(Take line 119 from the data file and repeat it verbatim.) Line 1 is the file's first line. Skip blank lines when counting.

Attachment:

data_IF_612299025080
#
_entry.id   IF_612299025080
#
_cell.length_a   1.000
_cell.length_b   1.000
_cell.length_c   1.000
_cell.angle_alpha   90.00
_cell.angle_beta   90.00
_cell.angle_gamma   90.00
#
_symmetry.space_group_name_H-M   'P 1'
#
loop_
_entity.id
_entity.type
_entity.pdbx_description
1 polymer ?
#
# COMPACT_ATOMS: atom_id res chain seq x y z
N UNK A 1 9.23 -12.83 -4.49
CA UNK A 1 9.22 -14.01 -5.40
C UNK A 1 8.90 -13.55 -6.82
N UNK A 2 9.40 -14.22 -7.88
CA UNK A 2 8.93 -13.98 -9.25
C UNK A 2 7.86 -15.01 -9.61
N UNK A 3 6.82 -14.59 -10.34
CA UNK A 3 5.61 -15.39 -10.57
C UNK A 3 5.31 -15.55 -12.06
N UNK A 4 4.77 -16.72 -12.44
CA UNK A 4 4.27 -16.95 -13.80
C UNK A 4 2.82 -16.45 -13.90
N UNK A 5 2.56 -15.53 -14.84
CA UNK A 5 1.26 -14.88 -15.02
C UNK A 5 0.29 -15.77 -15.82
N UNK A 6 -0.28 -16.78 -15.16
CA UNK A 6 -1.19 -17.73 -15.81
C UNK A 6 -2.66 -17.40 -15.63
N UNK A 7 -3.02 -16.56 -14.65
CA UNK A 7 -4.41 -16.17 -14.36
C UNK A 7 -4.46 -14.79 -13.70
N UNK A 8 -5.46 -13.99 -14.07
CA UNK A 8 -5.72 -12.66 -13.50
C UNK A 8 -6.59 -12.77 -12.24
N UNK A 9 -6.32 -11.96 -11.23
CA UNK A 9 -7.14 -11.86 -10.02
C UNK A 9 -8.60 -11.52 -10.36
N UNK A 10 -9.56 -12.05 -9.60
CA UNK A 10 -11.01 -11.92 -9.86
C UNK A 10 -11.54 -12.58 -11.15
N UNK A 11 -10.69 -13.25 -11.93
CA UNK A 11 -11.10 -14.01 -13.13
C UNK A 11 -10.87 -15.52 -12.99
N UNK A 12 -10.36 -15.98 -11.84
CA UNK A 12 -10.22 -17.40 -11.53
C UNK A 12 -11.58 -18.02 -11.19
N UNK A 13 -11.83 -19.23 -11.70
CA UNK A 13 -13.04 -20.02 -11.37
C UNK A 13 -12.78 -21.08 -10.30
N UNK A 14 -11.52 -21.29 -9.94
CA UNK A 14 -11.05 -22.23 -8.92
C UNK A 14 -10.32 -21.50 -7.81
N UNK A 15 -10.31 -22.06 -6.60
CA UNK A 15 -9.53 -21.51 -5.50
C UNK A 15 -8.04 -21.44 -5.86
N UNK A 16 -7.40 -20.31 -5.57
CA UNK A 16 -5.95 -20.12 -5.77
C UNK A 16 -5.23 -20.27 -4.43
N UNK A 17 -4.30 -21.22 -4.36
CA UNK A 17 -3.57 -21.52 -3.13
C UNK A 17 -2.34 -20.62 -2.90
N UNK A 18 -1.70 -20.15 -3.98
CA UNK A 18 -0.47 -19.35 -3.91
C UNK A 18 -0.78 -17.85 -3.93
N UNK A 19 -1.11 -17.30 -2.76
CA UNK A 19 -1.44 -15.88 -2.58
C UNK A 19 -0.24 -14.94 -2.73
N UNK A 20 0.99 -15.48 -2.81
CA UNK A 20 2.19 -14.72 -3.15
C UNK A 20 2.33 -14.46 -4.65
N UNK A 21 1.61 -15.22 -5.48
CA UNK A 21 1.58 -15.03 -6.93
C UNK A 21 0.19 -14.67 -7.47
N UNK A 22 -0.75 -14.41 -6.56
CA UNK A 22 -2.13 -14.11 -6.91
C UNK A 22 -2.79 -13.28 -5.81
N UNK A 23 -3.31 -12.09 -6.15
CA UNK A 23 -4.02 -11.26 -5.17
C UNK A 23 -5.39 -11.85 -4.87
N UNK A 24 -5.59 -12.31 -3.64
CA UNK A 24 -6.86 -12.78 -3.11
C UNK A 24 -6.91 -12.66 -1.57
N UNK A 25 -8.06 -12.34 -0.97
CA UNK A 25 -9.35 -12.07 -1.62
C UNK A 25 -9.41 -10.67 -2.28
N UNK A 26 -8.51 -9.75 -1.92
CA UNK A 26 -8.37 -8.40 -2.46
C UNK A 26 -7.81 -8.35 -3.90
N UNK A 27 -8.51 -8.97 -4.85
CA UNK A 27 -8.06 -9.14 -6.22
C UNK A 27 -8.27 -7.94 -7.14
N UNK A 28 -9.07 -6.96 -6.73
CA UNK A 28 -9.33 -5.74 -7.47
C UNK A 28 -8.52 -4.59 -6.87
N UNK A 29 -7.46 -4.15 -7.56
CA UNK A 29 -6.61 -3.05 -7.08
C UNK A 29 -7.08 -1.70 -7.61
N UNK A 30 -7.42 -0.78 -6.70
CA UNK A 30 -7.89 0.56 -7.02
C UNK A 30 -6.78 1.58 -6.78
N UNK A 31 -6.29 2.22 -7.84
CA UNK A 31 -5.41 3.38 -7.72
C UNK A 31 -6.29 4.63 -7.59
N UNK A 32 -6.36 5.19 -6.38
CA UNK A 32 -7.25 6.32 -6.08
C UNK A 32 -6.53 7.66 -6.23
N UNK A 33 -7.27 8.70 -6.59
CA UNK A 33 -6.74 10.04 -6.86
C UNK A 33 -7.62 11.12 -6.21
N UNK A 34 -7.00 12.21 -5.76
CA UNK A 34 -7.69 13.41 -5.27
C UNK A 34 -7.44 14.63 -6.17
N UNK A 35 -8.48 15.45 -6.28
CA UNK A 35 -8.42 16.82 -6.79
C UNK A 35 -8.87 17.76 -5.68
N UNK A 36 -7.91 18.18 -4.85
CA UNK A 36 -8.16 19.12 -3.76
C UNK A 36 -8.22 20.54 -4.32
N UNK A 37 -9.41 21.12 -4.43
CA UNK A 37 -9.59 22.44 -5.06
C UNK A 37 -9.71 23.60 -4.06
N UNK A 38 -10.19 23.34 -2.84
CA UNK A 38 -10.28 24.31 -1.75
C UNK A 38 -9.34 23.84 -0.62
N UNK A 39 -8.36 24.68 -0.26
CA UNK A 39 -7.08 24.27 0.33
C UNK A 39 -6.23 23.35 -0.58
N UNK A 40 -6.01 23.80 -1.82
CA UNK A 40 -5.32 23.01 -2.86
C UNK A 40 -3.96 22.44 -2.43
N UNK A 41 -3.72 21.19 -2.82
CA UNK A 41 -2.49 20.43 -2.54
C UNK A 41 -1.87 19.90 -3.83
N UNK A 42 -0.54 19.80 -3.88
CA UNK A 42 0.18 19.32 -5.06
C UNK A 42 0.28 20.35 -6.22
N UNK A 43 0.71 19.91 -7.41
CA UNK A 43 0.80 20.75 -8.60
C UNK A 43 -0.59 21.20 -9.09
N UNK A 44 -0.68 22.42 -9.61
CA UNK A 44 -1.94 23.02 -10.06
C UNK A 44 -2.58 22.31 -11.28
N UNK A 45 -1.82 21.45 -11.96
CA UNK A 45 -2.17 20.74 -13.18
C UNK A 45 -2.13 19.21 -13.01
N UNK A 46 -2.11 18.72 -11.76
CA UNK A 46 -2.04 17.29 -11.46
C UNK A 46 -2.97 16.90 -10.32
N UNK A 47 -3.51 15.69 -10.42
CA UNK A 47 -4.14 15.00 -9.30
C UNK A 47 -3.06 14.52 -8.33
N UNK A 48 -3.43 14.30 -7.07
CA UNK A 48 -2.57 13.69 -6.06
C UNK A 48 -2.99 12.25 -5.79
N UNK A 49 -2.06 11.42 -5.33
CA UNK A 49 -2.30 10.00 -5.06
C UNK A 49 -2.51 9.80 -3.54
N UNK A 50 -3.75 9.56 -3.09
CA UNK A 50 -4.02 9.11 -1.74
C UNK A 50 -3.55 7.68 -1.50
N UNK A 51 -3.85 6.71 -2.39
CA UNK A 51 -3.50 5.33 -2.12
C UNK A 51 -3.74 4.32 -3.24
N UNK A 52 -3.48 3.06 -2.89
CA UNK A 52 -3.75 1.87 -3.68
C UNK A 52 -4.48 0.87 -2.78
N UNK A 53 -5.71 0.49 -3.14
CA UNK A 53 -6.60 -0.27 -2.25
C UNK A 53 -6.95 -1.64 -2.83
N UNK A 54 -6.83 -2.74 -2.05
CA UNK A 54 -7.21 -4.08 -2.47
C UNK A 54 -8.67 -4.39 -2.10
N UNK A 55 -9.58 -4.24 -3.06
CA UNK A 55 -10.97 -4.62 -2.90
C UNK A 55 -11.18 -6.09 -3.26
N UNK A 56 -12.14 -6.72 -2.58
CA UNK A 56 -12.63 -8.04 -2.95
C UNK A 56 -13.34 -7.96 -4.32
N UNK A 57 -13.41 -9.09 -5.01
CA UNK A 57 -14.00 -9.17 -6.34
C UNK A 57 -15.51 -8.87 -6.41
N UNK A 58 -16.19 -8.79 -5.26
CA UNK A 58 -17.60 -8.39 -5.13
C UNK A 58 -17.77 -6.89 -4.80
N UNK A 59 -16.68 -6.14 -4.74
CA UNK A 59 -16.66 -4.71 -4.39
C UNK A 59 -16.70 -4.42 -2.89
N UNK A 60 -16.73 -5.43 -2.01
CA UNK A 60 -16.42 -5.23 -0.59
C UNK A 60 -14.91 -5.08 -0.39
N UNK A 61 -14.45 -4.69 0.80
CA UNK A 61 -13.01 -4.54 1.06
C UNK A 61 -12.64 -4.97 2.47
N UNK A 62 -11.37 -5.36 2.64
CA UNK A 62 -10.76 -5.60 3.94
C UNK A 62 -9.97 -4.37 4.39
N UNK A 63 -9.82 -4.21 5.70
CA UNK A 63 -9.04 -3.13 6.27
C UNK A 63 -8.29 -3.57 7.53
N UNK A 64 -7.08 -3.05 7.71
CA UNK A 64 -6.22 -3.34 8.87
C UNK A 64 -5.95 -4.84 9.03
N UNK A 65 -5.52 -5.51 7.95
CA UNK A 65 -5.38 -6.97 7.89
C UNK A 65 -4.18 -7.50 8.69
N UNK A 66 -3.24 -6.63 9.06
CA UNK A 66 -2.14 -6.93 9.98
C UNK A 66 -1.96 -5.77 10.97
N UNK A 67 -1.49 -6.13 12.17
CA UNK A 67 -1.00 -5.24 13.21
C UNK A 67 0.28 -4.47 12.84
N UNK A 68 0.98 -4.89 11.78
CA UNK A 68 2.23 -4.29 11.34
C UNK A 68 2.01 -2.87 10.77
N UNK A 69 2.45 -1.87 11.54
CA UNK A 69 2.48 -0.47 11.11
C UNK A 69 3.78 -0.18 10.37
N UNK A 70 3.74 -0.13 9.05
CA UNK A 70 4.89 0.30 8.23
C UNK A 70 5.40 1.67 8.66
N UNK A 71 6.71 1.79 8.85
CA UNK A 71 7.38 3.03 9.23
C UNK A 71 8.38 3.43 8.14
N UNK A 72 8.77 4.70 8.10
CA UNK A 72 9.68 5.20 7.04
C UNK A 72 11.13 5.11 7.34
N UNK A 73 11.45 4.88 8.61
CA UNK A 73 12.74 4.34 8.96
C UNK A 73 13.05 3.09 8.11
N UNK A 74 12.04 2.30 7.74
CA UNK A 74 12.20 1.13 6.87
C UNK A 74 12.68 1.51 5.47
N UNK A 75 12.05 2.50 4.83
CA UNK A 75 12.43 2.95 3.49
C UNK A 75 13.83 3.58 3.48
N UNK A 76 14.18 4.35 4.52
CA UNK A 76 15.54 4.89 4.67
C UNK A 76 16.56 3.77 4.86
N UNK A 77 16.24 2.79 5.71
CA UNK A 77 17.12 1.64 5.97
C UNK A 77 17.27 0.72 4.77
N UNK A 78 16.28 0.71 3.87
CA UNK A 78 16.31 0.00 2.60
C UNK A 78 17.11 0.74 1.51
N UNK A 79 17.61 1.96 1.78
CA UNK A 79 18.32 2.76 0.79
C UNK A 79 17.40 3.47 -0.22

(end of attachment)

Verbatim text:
C UNK A 33 -7.62 11.12 -6.21